This is daunting… what can I say about King Kong vs. Godzilla that hasn’t been said ad nauseum? I’ll strive not to be just the 453rd doofus this week you’ve heard say “actually, the US version doesn’t have a different ending”, but with a work this beloved, this core to the very genre, this may not be novel information or a fresh perspective. I even toyed with the idea of making a case that it’s overhyped, just to be contrarian, but decided that would be disingenuous. The film is wonderful, and its impact immeasurable.
Mothra might have gotten the ball rolling on the lighter, more anything-goes tone for the science fiction oeuvre at Toho, but the studio’s 30th-anniversary celebration runs with it. Even the first shot makes this clear: Panning through space with ominous narration is something you’d expect from one of their SF flicks, but upon revealing that this set-up is just a show the characters are watching on TV, you’re simultaneously hit with a punchline and a revelation that this movie will be much more in line with their salaryman comedies (Ichiro Arishima’s performance as Mr. Tago is particularly deserving of every gif that’s been made of it). This keeps up throughout, including the climatic battle being more of a fun wrestling match than the horrific deathbattle in Godzilla’s previous outing. Mothra set up that it was okay for kaiju to make it through a movie alive, and King Kong vs. Godzilla codified it.
This brings us to the film’s next revolution: It’s a “vs” movie. While not the first ever cinematic universe or crossover (see Frankenstein meets the Wolf Man), it was certainly a shake-up for Toho, leading to the nigh-standardization of monster movies as a title bout (Mothra vs. Godzilla, Frankenstein vs. Baragon, Sanda vs. Gaira), which of course continued out of the sixties and into the works produced by other studios as well. It also re-introduced Godzilla for the modern age, after seven years out of the spotlight. It’s hard to imagine, but without this film, there might be no “Godzilla series”, just an awkward duology along the lines of The Amazing Colossal Man; heck, we might have never even known his beam is blue! This film set Godzilla in place as the studio’s headline monster, as its cheif representative when doing business with the foreign agent that is Kong.
That international aspect is another element of King Kong vs. Godzilla that changed the game. Toho’s previous partnerships with Hollywood hadn’t gone that fantastically (e.g. Varan the Unbelievable), but a mash-up of Toho and RKO’s headliners was a sure-fire way of drumming up interest on both sides of the Pacific, and it’s hard to not see this as a factor directly leading to American co-productions like Frankenstein Conquers the World, Invasion of Astro-Monster, War of the Gargantuas, King Kong Escapes, and Latitude Zero (what is it with co-productions and giant octopodi?), and by extension the later Gamera films as well (heck, even You Only Live Twice!). Those movies were produced utilizing western actors, and thus helped nearly end the practice of American companies doing reshoots with their own actors after the film was licensed (well, aside from the later exceptions like Godzilla 1985 and Power Rangers).
That brings up the unfortunate aspect to this being an international co-production: the distribution. It seems like once a week or so, there’s a post on social media asking if we’ll ever get a complete box set of all of the Godzilla films, and we have to give the same disappointing stock answer: no, because Universal has perpetual rights to King Kong vs. Godzilla. To make matters worse, they have perpetual rights to the US version, which inserts awkward American actors, tries to be a non-comedy, and swaps out Ifukube’s music with library stock (notably including Creature from the Black Lagoon). Universal can’t put out a subtitled version without licensing the Japanese cut from Toho (which they have no incentive to do; they have thousands of their own movies that they haven’t released, why license other people’s?), yet other companies can’t license the Japanese cut without getting Universal’s blessing (which they have no incentive to give), so we have a stalemate.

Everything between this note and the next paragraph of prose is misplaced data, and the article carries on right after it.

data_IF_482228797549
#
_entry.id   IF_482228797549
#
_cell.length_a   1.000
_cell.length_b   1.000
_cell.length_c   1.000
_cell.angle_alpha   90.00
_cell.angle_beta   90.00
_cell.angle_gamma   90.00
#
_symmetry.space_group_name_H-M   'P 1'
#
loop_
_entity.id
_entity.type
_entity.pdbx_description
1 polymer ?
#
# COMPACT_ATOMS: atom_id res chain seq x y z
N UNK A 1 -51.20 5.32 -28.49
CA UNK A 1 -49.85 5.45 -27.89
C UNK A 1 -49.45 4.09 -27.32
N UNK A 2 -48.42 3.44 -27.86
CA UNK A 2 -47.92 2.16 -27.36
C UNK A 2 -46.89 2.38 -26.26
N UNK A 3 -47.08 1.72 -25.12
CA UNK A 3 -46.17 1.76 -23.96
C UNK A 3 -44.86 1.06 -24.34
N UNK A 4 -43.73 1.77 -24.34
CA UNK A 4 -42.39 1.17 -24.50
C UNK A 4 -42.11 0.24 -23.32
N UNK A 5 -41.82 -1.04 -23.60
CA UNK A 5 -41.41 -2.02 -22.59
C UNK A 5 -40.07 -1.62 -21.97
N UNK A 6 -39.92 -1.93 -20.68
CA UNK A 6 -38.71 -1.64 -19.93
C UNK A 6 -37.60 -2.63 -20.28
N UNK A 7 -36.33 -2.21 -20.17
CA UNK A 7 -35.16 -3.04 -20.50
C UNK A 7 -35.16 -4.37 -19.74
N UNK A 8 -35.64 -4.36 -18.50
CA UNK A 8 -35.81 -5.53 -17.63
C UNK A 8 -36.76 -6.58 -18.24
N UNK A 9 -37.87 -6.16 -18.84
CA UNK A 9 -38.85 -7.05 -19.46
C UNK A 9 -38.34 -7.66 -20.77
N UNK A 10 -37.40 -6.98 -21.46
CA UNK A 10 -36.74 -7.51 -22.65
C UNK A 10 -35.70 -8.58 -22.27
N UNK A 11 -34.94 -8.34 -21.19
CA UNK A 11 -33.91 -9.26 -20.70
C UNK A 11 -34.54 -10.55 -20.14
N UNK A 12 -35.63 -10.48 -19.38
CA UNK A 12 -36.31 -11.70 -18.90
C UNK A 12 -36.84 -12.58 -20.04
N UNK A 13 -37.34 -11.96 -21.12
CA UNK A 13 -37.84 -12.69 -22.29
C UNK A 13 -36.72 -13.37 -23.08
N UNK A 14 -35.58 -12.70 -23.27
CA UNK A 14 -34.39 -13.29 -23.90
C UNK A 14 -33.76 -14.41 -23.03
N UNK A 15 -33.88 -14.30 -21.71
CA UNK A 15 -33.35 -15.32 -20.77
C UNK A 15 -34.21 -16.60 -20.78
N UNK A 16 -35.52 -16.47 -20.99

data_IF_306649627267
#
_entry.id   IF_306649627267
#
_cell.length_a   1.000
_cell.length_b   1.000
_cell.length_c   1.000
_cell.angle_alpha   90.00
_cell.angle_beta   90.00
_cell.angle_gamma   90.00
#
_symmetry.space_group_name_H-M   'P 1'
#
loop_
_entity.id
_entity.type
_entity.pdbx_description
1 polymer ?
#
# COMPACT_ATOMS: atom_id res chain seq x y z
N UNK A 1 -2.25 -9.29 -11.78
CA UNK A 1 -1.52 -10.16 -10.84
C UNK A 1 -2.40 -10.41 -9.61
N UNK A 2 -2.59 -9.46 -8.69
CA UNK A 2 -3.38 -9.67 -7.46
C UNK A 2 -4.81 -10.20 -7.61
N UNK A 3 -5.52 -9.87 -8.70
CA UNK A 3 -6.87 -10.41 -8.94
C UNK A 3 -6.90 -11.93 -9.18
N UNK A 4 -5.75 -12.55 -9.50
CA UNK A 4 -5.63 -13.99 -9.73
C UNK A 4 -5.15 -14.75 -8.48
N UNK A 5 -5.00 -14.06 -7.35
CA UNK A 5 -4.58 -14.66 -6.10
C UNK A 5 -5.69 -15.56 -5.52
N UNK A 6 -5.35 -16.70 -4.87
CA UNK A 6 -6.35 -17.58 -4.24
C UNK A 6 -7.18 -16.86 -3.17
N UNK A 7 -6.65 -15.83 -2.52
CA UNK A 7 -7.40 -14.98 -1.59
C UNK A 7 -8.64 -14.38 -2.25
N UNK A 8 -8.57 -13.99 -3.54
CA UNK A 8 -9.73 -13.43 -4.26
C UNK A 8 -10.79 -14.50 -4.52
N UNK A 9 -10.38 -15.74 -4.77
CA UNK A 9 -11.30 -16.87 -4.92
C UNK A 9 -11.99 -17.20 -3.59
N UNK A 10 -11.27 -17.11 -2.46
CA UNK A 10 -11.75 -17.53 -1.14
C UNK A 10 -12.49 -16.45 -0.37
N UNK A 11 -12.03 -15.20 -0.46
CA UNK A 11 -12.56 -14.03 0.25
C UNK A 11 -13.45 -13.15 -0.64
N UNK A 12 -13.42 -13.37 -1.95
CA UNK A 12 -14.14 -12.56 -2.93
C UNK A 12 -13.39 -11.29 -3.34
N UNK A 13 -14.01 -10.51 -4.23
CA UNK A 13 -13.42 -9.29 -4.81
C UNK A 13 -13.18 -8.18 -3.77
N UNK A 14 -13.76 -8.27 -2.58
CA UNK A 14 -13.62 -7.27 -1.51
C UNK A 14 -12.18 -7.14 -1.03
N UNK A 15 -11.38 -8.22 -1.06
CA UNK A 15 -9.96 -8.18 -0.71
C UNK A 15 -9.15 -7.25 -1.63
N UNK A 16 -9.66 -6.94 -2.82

At least Universal takes good care of their prints, so while their Blu Ray is an inferior cut, it looks great. Toho, conversely, destroyed the King Kong vs Godzilla negative for the 1970 Champion Matsuri edition (losing a third of the movie), and as a result home video releases have been a mess ever since, and pretty much every one has been some mix of 35 mm, 16 mm, original negative, and US version sources, with distracting missing frames exacerbating the changes in footage quality. Japan only last year finally got a proper version, rather than a reconstruction, so hopefully this one becomes the new standard and doesn’t get lost or damaged, but it seems the English-speaking world will forever be limited to imports and fansubs if they want to see it… while I don’t watch tokusatsu dubs often, I do wonder if a proper one for this film could raise its esteem in the west? It might be too late for that, though.
So, yeah, if you’ve only seen the American version, I’d implore you to track down the Japanese cut, especially now that we finally have a reasonable transfer (I imagine that anyone reading this would already have the Japanese version, but you never know). Hopefully this was a little helpful in understanding just why this movie is such an instrumental classic. Legendary has pulled off a miracle in clearing things up for a remake in 2020 (there have been numerous attempts in the past), and it has the potential, if the 1962 version is any indication, to spur on something enormous.